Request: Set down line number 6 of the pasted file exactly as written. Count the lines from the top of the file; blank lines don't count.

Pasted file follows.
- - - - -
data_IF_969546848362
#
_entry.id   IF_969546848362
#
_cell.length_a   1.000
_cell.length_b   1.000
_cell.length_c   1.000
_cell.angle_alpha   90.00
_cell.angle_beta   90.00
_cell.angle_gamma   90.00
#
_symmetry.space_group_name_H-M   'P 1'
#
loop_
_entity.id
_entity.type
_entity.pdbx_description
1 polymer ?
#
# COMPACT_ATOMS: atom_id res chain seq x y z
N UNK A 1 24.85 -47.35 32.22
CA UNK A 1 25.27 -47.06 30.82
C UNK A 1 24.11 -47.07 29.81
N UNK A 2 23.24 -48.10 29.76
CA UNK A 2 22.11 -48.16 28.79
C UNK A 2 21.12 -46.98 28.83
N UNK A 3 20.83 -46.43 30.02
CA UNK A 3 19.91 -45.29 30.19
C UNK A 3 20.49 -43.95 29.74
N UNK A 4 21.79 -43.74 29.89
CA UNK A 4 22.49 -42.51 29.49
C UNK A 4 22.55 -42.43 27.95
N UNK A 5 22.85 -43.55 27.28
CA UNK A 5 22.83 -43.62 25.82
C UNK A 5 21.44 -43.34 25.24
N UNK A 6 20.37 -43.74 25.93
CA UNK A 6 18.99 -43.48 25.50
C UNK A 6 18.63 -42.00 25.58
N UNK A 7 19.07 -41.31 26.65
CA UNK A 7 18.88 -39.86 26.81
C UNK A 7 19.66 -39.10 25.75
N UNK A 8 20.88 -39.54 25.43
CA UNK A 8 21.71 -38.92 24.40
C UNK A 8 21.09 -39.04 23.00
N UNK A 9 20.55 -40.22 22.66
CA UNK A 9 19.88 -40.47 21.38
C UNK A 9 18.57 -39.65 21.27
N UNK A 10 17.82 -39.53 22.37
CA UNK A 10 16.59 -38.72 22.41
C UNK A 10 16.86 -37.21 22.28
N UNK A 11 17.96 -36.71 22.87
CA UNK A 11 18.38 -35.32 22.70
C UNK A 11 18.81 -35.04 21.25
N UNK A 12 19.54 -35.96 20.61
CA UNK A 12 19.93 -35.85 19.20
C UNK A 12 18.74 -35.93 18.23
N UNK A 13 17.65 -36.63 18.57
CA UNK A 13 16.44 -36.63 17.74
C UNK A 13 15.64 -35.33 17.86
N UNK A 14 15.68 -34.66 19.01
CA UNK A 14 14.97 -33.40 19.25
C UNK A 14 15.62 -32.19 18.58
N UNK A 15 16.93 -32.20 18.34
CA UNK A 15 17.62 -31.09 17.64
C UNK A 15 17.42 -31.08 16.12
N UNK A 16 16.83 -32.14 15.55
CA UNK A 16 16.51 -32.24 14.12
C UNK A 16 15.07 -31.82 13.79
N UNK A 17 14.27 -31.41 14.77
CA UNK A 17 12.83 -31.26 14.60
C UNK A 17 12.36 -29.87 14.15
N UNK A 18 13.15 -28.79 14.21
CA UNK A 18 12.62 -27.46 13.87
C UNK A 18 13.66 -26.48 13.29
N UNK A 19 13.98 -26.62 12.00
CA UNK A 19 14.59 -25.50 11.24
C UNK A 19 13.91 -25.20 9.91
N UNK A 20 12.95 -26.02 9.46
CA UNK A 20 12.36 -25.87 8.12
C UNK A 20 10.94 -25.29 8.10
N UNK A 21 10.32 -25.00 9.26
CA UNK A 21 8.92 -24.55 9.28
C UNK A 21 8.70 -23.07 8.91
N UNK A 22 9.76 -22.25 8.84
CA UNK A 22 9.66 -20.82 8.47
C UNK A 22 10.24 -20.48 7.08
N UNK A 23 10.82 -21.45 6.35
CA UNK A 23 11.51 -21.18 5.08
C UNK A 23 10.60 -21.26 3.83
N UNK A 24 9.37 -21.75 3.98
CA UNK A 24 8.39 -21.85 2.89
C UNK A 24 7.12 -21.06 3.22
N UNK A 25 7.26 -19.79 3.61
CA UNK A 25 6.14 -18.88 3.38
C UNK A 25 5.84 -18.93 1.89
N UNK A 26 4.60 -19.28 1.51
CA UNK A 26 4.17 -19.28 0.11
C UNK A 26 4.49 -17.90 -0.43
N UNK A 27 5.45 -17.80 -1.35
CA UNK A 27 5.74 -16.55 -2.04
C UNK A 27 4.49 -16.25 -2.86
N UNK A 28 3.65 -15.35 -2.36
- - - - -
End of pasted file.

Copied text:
_cell.length_b   1.000